WASHINGTON, April 5, 2010 - Discussing the spirit of U.S. Transportation Command's support for earthquake relief and rebuilding in Haiti, Air Force Gen. Duncan J. McNabb said nothing sums it up quite as poignantly as the story of Army Lt. Col. Ralph Riddle.

McNabb, the commander of Transcom, was traveling in Afghanistan, assessing transportation and delivery routes in support of the surge under way there, when a devastating earthquake struck Haiti on Jan. 12. The general credited his entire command with jumping into high gear to be prepared to respond immediately to the crisis when the orders came down through the chain of command.

But, it was an unexpected call from Riddle, commander of the 832nd Transportation Battalion, that McNabb said best exemplified Transcom's can-do spirit.

Riddle, whose unit is trained to conduct seaport operations, knew when the earthquake struck that U.S. Southern Command would have more pressing demands than its planned military exercise. That, he reasoned, freed up the utility landing craft on loan to Southcom for the exercise.

So Riddle went to Cape Canaveral, Fla., where the utility craft were located, and loaded them with humanitarian aid and equipment needed to open the port in Haiti's crippled capital.

"I remember getting a call asking for permission for him to sail to Port-au-Prince, and I asked, 'What ship is he using''" McNabb recalled during an interview last week with the Pentagon Channel and American Forces Press Service.

When McNabb learned of the landing craft - referred to as LCUs - and that they were ready to go on his command, he issued the order: "Send Lieutenant Colonel Riddle to sea!"

Riddle and his team - 16 of his unit members, augmented by commercial stevedores and their equipment, arrived in Port-au-Prince three days later.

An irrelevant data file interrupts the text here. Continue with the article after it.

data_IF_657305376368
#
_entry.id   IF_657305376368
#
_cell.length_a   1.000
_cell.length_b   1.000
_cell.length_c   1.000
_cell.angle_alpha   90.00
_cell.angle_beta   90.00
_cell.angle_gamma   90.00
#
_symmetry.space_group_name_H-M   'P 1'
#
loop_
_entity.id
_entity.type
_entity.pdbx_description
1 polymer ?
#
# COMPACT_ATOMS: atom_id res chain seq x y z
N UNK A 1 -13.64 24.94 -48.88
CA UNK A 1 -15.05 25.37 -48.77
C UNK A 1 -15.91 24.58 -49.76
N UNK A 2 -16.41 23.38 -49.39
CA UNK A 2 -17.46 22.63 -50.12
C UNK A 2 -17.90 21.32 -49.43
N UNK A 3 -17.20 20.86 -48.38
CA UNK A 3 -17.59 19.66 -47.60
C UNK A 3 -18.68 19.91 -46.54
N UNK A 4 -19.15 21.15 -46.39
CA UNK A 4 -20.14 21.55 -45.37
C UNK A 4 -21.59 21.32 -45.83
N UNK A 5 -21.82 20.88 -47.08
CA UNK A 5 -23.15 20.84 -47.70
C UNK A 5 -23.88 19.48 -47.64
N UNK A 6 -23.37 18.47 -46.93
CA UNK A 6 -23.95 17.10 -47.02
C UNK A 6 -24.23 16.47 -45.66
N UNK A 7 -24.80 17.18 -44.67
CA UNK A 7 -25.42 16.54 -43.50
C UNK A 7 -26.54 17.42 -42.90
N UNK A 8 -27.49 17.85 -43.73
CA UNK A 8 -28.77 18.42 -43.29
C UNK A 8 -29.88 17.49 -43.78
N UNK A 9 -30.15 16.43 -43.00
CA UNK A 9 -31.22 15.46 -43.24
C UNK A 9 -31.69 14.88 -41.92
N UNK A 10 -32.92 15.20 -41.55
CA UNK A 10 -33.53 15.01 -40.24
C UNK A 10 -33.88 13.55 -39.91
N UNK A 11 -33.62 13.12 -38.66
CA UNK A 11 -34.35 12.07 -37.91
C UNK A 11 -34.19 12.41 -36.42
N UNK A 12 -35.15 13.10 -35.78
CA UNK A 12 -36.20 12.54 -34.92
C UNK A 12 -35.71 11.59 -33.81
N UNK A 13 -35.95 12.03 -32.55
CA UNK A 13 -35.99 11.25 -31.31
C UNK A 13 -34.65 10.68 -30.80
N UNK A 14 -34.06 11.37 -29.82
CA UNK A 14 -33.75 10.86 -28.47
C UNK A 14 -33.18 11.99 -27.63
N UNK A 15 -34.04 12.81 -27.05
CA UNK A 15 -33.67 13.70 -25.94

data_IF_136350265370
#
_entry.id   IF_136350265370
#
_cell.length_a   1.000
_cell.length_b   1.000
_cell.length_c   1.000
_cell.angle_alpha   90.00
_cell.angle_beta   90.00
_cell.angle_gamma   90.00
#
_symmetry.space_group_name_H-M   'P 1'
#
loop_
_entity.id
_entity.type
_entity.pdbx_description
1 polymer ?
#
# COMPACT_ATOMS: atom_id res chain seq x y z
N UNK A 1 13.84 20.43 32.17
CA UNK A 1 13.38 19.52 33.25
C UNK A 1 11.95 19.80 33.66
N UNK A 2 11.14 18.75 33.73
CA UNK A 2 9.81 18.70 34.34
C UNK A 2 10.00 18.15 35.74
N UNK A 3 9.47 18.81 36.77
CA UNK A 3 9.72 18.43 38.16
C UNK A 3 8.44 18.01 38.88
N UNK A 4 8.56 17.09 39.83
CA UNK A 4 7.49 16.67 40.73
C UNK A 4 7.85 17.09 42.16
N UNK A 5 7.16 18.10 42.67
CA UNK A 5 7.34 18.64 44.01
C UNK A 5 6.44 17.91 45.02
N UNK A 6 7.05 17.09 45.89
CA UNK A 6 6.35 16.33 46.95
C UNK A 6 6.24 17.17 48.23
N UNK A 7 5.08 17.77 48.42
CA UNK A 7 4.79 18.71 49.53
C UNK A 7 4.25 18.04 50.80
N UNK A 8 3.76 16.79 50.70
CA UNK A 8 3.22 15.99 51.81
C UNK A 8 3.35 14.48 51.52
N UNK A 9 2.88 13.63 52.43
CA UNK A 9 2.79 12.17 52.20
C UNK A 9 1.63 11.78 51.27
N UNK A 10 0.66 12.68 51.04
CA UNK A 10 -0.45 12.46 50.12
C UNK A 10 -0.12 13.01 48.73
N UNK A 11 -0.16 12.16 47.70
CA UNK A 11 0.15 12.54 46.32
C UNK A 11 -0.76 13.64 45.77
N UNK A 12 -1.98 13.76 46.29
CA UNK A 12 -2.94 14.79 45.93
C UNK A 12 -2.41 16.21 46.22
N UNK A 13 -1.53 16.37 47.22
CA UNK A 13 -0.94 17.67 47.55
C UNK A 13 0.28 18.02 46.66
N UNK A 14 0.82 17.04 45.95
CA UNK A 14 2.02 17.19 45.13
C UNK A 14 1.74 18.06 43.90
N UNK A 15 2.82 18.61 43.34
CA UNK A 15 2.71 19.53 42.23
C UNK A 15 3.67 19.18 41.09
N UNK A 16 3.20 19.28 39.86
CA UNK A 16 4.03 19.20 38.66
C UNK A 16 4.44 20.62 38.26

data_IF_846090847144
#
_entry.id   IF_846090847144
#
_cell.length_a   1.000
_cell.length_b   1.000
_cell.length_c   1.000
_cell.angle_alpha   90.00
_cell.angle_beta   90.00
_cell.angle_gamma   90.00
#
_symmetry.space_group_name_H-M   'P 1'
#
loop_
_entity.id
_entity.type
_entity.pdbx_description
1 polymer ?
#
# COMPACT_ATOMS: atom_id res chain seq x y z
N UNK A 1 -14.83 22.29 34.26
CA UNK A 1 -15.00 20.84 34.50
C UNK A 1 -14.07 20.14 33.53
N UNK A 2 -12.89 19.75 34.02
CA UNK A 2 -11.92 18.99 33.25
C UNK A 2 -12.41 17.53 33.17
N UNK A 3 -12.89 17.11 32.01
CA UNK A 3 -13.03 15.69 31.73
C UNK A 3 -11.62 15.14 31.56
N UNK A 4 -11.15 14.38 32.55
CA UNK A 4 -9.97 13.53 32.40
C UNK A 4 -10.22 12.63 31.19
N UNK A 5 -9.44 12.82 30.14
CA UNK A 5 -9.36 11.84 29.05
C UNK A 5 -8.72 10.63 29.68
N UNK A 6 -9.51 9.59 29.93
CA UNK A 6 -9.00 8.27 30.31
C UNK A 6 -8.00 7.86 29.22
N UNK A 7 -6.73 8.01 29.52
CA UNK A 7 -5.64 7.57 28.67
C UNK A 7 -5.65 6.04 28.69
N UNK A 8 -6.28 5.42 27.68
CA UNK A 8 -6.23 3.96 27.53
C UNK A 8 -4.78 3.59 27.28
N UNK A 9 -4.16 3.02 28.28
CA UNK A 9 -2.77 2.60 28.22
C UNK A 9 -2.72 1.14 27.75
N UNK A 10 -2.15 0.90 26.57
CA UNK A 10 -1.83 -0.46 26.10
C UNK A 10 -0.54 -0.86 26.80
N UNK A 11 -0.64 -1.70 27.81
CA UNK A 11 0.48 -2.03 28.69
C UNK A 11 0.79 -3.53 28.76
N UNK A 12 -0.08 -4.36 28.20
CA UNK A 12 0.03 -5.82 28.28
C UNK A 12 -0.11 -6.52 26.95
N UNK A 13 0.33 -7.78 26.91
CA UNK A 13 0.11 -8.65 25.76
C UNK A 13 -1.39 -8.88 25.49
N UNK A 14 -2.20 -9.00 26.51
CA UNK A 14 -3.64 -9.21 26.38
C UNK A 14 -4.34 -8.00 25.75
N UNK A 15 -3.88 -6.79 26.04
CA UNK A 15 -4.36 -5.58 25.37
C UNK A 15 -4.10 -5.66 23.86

"We hit the ground running," Riddle said.

The team, the leading edge of Joint Task Force Port Opening, quickly set about getting port repairs under way so it could receive ships that soon began arriving with desperately needed humanitarian supplies.

But to support immediate requirements, they used the LCUs to shuttle out to arriving cargo ships and deliver their goods ashore.

"That's the spirit you find across our military," McNabb said. "You just unleash them, and they just go and get 'er done!"

McNabb described the magnitude of Transcom's support in Haiti during a March 17 hearing of the House Armed Services Committee.

"It was our air and seaport assessment teams and joint port-opening units on the ground at Port-au-Prince within 48 hours after the earthquake surveying the damage, and building the air and sea bridges of humanitarian supplies and personnel that helped save a country and its people," he told the panel.

"It was our air crews, our maintainers and aerial porters who flew over 2,000 sorties, moved 28,000 people, including 404 adoptees and delivered almost 13,000 tons of critical supplies and material by air," he continued. "It was our medical crews, critical-care teams and our global patient movement center which transported and helped save 341 critically injured Haitians by getting them to the care they needed to save life or limb."

Meanwhile, merchant mariners and commercial and military partners operating under Transcom provided more than 400,000 tons of life-saving cargo, more than 2.7 million meals and more than 5 million liters of water to Haitians in need, McNabb noted. "And we're not done yet," he said.

Defense Secretary Robert M. Gates recognized Transcom's role in the earthquake response while also supporting combat missions in Iraq and Afghanistan during a ceremony last week at the command's headquarters at Scott Air Force Base, Ill.

Gates presented Transcom the prestigious Joint Meritorious Unit Award in recognition of its Herculean task of moving more than 5 million passengers, 25,000 patients and 7.5 million short tons of supplies in support of these global missions.

The award recognizes the key role the command and its components - Air Mobility Command, Military Sealift Command and the Military Surface Deployment and Distribution Command - have played in a largely behind-the-scenes support mission.

Gates noted while visiting Transcom that the Joint Meritorious Service Award was the first he has issued personally as defense secretary.